« Last Edit: 05/25/2021 01:48 am by Genial Precis »

Re: Composition of "Naphthyl" fuel by russian industry
« Reply #8 on: 05/27/2021 06:37 am »
I ran the free online CEA on liquid ethane with and without 20 mol % BF3. Chamber pressure 300 bar, shifting equilibrium, probably a few other parameters I'm not sophisticated enough to include. Output files attached. Inclusion of BF3 increases specific impulse by about 10 s at optimum O/F. Optimum mixture ratio is slightly more "fuel" rich presumably due to inclusion of oxidizing material in the fuel.

Since I know I'm not sophisticated enough to assure accurate real-world numbers with CEA I quote the difference of 10 s, which should be much more robust to setup choices on my part. So whatever is possible with liquid ethane as fuel you can do approximately that much better with BF3 included, if it really is soluble.

I  checked your .txt files from the CEA program.  I am no expert either - I still do not know how to use the CEA program - but I see an Isp increase of more than 20 seconds in the data you gave.

Offline Genial Precis

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Re: Composition of "Naphthyl" fuel by russian industry
« Reply #9 on: 05/28/2021 01:12 pm »
With 20 mol% BF3 the best vacuum specific impulse at expansion ratio 300 is 3650 m/s at mixture ratio R=1.2 (O/F =1.96, second entry). With pure liquid ethane the corresponding best Ivac is 3570 m/s at a mixture ratio of R=1.1 (O/F=3.38). So it's actually only 80 m/s or 8 s difference in specific impulse.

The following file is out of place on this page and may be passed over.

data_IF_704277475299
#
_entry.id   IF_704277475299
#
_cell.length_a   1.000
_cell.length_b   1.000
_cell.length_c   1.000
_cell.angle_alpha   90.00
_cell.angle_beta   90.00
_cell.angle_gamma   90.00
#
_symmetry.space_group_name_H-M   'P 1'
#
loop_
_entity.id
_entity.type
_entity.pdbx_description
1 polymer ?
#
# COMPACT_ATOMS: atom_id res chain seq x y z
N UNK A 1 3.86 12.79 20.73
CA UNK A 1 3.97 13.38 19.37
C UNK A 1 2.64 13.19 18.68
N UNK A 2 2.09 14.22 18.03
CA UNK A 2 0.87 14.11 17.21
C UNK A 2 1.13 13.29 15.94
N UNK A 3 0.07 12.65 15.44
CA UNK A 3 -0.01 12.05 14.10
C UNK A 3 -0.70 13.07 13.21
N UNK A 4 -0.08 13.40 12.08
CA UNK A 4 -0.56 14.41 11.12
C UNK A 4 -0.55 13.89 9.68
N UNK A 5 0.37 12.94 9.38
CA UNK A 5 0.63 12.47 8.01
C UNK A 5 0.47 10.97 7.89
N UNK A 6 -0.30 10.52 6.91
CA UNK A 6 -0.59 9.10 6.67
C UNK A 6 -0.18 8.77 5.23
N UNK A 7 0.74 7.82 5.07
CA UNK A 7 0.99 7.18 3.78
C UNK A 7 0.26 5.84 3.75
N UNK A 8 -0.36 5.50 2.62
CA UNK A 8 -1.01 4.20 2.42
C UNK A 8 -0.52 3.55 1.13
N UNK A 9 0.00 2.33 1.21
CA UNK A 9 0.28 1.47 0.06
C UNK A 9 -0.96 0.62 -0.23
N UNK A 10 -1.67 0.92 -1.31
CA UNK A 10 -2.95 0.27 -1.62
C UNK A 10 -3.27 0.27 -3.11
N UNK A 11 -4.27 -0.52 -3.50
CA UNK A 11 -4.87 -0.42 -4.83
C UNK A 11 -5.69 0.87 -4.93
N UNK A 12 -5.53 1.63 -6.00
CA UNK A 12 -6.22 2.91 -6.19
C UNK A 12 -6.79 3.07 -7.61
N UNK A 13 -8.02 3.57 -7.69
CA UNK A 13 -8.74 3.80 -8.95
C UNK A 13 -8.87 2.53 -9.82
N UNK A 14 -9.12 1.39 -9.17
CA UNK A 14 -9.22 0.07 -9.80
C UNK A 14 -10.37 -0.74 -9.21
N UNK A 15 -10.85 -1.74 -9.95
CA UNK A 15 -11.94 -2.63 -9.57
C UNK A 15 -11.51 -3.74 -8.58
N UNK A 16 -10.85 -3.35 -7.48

I learned to use the CEA browser tool in order to respond to this question; I found it pretty easy to pick up as I went.

Offline edzieba

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Re: Would adding Boron Trifluoride to rocket fuel increase ISP?
« Reply #10 on: 06/04/2021 12:58 pm »
Borated fuels ('Zip fuels') are regularly proposed for jet and rocket engines, and have been for many decades. Their chief drawbacks are:
- Forming abrasive particulates during combustion that eat your turbomachinery
- Hideously toxic exhaust products that are bad news for anyone vaguely nearby

John D. Clark's fabulous Ignition! covers many of the experiments with these fuel additives, and how well the purported benefits work out in practice.
« Last Edit: 06/04/2021 12:58 pm by edzieba »

Offline libra

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Re: Would adding Boron Trifluoride to rocket fuel increase ISP?
« Reply #11 on: 06/04/2021 06:42 pm »
They were the hype of the late 50's for both B-70 Valkyrie and early rocketry, to the point so ill-advised people started speculating on stocks of that stuff.

Then it was found it was not only toxic, it also let ultra-hard deposits on rocket and turbojet combustion chamber; that were nearly impossible to clean up.

Offline WBailey

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Re: Would adding Boron Trifluoride to rocket fuel increase ISP?
« Reply #12 on: 06/06/2021 04:34 pm »
They were the hype of the late 50's for both B-70 Valkyrie and early rocketry, to the point so ill-advised people started speculating on stocks of that stuff.

Then it was found it was not only toxic, it also let ultra-hard deposits on rocket and turbojet combustion chamber; that were nearly impossible to clean up.

Unless you burn it with everyone's favorite liquid fluorine as the oxidizer, then the combustion products are all gasses.
I recommend The Green Flame by Andrew Dequasie to anyone interested in the effort to produce borane fuels in quantity for the USAF and the struggle to keep the pilot plants from exploding.